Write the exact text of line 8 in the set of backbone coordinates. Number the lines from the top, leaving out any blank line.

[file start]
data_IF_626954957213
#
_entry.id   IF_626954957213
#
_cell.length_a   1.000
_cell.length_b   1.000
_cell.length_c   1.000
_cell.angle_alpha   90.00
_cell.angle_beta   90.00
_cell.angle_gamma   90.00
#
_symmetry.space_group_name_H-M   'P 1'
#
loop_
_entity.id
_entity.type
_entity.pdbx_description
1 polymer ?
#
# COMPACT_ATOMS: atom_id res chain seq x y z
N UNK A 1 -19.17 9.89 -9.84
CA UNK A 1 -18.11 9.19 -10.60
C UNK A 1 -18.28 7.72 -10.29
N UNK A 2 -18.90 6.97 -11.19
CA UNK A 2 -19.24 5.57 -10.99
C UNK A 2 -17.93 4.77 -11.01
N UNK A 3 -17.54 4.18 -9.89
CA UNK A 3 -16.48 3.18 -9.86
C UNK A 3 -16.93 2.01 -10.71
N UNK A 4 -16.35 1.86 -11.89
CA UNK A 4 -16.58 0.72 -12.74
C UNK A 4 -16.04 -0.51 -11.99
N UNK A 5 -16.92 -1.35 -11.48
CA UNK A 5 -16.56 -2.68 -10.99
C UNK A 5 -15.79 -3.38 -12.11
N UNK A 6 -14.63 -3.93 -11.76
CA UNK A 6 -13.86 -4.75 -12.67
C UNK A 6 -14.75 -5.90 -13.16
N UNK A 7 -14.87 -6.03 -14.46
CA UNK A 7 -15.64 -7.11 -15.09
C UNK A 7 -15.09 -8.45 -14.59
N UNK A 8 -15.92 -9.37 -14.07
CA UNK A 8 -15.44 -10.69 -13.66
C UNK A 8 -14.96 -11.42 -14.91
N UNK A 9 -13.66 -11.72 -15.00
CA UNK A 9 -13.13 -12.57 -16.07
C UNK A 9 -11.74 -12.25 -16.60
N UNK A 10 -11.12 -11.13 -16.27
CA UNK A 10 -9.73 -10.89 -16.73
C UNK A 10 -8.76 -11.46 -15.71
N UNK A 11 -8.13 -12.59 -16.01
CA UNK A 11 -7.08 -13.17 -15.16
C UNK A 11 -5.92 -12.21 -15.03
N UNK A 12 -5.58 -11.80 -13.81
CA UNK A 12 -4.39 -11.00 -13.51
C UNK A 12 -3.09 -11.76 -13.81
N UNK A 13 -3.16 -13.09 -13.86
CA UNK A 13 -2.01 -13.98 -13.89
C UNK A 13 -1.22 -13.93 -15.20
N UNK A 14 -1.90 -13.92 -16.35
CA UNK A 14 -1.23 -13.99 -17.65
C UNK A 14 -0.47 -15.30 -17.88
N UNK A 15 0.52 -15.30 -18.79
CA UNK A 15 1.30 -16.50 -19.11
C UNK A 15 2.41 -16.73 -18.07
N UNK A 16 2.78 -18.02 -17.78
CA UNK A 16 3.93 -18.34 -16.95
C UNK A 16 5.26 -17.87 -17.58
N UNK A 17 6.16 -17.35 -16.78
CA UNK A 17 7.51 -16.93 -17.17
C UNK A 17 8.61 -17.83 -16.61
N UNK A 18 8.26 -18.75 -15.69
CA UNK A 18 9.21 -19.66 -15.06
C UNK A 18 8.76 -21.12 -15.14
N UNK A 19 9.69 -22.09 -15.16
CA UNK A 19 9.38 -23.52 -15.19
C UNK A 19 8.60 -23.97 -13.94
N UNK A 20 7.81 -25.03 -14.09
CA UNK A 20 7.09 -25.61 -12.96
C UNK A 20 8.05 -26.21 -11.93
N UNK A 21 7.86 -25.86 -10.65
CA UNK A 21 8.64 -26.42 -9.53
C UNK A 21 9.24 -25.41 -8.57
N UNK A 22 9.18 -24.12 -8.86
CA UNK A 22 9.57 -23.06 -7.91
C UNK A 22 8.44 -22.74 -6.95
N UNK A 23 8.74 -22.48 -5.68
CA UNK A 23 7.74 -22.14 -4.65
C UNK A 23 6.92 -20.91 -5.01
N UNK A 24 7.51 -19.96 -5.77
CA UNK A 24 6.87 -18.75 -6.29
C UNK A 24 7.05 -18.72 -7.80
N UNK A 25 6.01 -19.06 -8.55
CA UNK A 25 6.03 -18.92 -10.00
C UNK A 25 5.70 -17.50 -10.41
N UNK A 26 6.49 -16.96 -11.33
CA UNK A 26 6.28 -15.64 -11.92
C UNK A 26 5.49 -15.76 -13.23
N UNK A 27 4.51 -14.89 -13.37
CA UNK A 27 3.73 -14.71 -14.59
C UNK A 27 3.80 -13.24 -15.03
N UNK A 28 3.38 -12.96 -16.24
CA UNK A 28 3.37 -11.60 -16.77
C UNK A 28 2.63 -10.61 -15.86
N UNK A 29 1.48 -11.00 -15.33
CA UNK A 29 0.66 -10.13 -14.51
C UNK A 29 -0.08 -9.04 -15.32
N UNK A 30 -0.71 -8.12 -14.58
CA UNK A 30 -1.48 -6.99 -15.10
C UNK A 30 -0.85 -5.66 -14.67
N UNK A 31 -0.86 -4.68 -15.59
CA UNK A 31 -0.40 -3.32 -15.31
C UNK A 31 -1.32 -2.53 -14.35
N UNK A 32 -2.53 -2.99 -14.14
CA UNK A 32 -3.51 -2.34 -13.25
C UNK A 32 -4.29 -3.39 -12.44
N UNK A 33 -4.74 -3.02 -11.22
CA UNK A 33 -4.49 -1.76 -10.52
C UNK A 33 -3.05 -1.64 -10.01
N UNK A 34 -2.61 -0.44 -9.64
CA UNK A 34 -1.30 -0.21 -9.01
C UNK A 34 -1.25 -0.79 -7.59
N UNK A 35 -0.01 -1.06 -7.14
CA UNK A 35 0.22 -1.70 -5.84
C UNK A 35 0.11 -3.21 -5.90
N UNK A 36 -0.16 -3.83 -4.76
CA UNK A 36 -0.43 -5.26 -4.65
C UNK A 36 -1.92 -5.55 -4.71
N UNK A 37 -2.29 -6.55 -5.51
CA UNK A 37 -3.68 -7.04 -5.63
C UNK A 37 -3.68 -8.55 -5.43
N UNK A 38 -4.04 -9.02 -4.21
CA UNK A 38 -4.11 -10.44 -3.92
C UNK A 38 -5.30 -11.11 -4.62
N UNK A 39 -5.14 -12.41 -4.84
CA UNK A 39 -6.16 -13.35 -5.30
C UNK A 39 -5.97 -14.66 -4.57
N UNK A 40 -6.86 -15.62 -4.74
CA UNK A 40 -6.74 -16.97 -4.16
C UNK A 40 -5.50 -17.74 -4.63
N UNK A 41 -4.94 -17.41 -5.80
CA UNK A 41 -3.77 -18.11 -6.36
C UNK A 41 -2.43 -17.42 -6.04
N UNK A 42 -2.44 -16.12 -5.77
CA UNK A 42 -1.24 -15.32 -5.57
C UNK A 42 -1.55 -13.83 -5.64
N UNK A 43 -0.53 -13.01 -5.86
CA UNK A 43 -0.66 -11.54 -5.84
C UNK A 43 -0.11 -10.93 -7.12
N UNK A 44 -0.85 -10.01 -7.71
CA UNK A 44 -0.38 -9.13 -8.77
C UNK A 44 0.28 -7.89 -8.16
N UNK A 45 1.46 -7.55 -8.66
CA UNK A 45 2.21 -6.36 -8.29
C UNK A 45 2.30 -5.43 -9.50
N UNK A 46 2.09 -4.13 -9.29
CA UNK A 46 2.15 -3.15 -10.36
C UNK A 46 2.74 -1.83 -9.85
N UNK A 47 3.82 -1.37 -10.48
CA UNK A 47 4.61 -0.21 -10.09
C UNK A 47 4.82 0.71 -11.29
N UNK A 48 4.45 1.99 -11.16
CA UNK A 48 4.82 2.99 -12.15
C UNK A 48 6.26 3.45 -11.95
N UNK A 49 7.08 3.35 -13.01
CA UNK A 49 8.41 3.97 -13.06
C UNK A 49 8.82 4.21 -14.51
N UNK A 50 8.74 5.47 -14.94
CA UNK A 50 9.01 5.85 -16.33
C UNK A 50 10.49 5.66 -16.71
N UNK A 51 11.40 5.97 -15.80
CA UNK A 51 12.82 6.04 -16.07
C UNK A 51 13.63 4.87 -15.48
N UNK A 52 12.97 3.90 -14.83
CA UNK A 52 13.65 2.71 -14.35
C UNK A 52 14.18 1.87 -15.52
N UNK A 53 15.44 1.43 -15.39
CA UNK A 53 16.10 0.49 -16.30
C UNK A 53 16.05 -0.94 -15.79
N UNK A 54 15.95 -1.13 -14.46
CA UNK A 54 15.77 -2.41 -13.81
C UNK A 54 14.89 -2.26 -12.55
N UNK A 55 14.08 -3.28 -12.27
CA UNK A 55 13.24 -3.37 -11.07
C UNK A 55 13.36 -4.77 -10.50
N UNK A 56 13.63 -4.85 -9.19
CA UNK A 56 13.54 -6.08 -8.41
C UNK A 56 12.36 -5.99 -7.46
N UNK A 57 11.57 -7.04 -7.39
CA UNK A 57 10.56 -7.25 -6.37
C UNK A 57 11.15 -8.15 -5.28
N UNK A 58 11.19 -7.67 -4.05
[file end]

_cell.angle_alpha   90.00